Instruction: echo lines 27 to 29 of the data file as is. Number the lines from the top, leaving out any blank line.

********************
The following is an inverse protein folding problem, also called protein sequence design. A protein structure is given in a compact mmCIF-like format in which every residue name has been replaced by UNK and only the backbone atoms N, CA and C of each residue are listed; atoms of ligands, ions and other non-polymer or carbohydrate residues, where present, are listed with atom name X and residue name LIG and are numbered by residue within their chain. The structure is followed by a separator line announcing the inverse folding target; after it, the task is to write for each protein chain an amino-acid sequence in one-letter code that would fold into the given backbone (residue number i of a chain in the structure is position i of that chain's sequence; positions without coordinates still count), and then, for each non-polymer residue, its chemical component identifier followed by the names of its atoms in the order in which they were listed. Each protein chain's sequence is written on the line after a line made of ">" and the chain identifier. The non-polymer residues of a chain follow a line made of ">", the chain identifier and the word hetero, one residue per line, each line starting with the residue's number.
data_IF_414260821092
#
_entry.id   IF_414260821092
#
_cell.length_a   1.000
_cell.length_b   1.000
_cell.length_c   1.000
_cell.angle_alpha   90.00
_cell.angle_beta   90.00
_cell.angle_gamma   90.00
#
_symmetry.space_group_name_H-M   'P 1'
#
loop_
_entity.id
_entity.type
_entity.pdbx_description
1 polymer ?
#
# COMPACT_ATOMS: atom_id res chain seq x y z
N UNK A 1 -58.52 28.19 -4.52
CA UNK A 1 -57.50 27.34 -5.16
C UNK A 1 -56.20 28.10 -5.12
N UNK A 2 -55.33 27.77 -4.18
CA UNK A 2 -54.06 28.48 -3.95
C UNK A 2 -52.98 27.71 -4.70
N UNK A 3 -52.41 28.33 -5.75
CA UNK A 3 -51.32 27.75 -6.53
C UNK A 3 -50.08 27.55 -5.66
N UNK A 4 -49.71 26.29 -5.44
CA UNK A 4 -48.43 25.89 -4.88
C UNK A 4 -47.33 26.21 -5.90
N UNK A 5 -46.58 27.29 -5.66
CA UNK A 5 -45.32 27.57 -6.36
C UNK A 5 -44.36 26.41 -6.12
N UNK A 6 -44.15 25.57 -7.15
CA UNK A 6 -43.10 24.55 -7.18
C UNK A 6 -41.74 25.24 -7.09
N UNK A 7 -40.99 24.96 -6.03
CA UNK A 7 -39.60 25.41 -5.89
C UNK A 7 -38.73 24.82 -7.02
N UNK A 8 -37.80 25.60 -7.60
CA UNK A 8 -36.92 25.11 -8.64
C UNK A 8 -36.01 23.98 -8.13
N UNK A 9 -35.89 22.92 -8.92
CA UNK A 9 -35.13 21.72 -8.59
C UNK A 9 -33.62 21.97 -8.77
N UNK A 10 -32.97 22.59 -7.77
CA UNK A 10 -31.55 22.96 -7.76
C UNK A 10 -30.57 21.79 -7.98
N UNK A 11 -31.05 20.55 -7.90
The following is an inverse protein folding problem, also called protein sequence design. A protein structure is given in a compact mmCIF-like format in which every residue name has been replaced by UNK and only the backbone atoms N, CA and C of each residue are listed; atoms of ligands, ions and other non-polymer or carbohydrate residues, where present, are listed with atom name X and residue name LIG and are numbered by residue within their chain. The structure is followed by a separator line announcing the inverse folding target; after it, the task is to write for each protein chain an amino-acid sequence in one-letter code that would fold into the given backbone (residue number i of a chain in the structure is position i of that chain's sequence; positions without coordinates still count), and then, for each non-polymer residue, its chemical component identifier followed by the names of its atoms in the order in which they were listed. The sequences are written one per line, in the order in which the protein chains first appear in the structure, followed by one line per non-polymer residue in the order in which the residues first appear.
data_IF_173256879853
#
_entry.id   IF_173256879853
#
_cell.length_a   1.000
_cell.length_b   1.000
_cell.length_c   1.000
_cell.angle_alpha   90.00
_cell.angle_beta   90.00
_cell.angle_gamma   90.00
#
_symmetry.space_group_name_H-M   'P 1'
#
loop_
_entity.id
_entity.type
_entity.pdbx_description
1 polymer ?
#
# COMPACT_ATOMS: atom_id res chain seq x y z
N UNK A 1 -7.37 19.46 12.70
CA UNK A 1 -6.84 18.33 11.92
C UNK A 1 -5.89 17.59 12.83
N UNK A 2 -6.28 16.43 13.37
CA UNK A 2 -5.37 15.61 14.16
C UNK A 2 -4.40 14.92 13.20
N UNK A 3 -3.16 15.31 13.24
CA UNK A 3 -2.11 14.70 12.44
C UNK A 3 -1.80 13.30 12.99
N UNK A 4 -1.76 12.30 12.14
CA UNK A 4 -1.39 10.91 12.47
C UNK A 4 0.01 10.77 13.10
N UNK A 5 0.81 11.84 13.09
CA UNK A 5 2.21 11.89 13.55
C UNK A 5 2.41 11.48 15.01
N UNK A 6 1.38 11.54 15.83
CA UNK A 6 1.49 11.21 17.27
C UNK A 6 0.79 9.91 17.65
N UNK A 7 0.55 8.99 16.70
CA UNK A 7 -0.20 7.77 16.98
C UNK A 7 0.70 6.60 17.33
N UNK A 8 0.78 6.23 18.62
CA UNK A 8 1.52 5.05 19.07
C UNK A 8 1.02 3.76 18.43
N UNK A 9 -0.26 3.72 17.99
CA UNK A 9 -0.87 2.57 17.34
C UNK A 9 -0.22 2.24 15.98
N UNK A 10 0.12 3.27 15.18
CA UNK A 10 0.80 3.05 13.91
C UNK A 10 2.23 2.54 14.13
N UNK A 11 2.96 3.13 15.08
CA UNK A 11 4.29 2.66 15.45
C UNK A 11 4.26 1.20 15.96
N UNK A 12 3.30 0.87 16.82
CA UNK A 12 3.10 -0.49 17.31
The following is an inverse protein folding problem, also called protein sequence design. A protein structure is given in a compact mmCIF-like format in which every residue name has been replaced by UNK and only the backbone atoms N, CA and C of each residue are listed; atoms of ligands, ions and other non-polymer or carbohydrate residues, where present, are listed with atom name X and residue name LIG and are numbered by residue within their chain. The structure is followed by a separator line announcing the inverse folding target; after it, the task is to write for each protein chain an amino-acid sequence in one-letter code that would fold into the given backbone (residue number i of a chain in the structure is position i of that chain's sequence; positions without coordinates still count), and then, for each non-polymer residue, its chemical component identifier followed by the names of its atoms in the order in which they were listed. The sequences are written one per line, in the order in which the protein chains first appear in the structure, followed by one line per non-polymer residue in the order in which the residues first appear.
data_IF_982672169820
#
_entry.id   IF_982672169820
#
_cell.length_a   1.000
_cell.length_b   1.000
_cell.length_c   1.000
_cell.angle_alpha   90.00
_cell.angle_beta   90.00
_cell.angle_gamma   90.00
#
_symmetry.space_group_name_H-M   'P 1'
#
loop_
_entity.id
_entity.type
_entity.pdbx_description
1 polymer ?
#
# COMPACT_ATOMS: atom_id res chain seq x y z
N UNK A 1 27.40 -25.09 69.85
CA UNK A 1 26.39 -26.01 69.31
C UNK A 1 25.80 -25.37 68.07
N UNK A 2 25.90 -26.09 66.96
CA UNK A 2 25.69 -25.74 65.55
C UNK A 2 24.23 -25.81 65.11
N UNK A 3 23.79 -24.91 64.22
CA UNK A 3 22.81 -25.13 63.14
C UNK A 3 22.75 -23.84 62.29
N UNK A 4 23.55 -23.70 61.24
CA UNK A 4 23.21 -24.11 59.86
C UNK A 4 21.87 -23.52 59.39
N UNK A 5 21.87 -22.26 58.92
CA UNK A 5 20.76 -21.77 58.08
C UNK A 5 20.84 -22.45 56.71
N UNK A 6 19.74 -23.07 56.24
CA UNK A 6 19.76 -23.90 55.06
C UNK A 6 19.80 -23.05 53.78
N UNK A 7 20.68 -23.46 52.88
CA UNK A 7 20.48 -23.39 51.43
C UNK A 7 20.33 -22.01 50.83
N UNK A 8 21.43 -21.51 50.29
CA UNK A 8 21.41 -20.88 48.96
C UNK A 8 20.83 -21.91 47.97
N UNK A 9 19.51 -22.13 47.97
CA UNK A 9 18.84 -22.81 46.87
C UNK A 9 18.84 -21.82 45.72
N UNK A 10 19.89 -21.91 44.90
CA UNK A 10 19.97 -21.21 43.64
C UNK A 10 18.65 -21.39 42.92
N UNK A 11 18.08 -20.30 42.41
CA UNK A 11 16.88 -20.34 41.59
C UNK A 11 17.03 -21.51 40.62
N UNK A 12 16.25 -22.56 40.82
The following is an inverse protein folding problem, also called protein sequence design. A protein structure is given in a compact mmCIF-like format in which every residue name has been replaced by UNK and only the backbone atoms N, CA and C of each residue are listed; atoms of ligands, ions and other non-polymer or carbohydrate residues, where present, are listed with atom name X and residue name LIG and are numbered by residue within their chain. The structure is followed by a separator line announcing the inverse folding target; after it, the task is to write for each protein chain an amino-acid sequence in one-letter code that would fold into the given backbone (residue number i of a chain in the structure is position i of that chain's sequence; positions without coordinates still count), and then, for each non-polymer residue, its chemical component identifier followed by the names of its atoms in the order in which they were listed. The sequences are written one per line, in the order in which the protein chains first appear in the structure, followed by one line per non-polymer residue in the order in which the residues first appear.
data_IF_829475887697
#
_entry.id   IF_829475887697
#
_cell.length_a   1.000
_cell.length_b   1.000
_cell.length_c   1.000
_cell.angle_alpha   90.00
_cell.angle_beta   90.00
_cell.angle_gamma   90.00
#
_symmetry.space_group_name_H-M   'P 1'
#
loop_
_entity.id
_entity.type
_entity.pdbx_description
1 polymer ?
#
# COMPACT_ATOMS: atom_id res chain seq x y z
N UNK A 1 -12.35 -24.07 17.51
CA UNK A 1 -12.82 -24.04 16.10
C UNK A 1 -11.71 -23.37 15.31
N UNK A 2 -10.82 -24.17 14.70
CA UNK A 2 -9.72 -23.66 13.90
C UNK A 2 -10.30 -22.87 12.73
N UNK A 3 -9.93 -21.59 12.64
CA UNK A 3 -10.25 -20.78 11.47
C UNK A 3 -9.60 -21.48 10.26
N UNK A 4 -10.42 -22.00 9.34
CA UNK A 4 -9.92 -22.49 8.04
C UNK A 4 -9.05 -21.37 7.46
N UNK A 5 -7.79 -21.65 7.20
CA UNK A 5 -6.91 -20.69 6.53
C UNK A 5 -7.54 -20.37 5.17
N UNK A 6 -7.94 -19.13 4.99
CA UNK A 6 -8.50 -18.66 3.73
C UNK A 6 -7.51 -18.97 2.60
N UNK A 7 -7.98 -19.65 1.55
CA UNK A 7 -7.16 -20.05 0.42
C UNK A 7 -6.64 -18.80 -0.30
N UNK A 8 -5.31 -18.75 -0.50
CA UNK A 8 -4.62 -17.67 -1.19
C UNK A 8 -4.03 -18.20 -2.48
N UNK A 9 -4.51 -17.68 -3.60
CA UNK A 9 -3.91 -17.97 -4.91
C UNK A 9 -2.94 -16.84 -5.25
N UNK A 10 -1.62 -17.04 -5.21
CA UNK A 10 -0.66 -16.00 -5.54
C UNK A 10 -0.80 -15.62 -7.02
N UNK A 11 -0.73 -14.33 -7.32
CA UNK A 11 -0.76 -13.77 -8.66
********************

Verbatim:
C UNK A 2 -52.98 27.71 -4.70
N UNK A 3 -52.41 28.33 -5.75
CA UNK A 3 -51.32 27.75 -6.53